The experimental setup. SPDC is excited in two type- I LiIO3 crystals with the optic axes in orthogonal planes; the first crystal
- G. A. Maslennikov et
- Journal of Optics B: Quantum Semiclass.Opt.5,530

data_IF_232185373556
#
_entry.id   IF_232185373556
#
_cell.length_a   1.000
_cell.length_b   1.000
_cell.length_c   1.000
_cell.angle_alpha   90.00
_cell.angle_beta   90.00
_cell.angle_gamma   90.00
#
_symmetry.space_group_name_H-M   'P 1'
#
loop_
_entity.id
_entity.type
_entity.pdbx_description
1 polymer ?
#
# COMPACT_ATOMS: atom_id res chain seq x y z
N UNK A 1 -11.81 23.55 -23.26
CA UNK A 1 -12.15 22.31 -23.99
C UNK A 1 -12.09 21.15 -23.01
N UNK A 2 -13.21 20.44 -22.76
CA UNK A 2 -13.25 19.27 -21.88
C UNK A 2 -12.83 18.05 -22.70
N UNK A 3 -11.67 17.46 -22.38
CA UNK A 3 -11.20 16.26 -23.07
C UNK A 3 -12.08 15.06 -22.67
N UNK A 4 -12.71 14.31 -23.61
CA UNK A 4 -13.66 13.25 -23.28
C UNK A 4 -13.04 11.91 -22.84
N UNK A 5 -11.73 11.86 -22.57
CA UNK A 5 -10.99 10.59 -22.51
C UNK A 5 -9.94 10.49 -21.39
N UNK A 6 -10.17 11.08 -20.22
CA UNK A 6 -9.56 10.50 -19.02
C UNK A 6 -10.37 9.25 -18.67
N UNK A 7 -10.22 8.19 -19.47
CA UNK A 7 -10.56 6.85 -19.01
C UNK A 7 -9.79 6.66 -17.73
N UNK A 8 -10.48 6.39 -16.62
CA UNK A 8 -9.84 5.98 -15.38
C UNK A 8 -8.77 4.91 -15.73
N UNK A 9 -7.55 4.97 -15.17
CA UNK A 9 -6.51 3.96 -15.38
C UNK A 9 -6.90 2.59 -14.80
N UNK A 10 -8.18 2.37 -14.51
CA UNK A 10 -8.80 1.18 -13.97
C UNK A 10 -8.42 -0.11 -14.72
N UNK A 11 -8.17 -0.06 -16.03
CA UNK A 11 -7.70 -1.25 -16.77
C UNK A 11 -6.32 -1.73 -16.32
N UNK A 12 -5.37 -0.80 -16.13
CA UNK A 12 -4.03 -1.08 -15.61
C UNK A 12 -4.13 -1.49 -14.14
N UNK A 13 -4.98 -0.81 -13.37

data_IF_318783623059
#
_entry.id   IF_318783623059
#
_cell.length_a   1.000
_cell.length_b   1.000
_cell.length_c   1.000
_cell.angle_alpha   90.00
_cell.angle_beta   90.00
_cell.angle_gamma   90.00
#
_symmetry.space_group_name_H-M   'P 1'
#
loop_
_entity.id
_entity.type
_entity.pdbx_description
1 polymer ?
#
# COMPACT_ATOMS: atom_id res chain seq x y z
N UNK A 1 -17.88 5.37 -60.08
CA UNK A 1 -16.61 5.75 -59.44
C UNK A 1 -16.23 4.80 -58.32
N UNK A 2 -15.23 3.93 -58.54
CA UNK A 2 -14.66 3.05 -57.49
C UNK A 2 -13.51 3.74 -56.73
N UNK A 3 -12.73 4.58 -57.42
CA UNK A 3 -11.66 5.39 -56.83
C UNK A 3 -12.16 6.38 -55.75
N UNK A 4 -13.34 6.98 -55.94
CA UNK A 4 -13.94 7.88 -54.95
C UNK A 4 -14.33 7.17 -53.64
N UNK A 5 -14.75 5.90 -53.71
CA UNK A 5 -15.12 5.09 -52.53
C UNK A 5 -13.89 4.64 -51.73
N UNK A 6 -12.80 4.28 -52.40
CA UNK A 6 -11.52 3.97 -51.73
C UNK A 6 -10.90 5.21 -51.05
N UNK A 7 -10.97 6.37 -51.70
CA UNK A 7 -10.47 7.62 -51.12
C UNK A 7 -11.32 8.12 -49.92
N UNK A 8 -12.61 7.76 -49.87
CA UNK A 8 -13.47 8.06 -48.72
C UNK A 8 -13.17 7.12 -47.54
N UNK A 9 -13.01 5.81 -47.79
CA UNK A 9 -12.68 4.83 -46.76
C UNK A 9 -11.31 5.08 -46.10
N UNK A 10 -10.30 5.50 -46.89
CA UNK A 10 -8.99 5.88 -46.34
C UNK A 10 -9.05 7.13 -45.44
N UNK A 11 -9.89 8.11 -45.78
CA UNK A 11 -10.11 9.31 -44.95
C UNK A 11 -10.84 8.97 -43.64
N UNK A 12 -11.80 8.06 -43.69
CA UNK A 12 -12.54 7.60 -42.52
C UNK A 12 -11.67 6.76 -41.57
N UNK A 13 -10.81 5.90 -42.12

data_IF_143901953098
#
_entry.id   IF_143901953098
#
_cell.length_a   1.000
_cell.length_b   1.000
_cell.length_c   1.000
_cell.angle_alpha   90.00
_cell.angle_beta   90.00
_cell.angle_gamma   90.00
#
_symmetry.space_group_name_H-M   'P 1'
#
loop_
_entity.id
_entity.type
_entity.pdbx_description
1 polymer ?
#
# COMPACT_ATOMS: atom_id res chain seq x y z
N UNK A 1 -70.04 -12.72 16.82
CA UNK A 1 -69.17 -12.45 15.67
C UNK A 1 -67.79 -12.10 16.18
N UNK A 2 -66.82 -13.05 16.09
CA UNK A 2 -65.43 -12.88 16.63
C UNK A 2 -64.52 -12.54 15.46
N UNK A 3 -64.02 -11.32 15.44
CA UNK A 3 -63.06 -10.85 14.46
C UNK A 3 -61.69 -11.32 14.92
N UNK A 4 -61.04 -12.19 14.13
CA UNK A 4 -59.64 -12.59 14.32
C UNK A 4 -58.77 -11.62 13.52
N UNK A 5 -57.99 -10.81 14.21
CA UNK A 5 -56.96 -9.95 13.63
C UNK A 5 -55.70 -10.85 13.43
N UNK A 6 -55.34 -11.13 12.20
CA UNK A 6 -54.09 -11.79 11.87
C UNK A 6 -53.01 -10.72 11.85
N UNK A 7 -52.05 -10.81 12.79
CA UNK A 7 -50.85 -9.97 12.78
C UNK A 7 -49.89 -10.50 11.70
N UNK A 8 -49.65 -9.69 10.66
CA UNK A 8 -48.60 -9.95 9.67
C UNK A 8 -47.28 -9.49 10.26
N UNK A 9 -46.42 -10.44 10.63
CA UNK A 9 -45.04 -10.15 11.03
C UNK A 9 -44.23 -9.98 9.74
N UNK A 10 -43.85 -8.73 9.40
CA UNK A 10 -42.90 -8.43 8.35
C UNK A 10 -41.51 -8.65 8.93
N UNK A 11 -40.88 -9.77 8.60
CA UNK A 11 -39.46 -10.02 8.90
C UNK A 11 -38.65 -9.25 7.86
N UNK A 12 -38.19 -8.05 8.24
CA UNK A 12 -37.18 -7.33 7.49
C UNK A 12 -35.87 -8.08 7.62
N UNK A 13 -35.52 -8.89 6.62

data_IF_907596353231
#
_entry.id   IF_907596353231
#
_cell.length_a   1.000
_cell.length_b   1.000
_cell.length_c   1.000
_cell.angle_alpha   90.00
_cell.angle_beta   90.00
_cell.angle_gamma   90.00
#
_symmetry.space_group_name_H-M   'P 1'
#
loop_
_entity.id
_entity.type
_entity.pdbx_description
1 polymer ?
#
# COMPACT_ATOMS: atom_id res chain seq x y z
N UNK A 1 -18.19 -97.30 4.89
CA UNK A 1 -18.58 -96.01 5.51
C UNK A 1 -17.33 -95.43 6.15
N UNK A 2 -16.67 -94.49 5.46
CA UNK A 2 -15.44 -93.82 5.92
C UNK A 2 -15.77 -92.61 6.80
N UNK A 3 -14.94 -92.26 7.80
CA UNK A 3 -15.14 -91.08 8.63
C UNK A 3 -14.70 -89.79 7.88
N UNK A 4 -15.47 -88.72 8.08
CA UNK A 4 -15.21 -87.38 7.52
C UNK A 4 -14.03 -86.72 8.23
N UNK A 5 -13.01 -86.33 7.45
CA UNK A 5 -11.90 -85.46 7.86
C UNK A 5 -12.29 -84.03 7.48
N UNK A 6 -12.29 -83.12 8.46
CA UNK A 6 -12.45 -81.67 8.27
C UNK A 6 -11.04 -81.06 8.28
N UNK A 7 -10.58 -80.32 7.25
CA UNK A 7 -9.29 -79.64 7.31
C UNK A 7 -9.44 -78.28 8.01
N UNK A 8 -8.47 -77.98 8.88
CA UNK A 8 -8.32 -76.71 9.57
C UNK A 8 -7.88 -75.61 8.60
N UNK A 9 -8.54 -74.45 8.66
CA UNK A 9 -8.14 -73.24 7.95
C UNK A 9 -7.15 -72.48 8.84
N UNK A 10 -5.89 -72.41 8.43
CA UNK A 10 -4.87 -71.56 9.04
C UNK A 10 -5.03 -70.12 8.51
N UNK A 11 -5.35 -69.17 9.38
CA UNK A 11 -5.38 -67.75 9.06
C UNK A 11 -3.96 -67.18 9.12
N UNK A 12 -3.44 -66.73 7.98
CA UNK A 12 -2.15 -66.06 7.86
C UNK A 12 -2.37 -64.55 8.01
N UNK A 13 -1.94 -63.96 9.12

Orthogonality, one of the basic mathematical concepts, plays an important role in physics, especially quantum physics and, in particular, quantum optics. A well-known example including both classical and quantum cases is orthogonality of two polarization modes of electromagnetic radiation. Physically, orthogonality of two arbitrary polarization states means that if light is prepared in a certain (in the general case, elliptic) polarization state it will not pass through a filter selecting the orthogonal state. (A filter selecting an arbitrary polarization state can be made of a rotatable quarter-wave plate and a rotatable linear polarization filter .) Orthogonality of polarization states has an explicit representation on the Poincaré sphere where each polarization state is depicted by a point. The state orthogonal to a given one is shown by a point placed on the opposite side of the same diameter. Examples are states with vertical and horizontal linear polarization, rightand leftcircularly polarized states, and any two elliptically polarized states with opposite directions of rotation and inverse axis ratios. This concept of orthogonality relates to both classical polarization states of light and single-photon quantum states of polarized light . Mathematically, orthogonality of two polarization states means that the scalar product of two corresponding Jones vectors  is equal to zero. In quantum optics, this corresponds to zero scalar product of polarization state vectors, for instance, state vectors of single-photon states. This is a particular case of the general rule: orthogonality of quantum states means that their scalar product is equal to zero.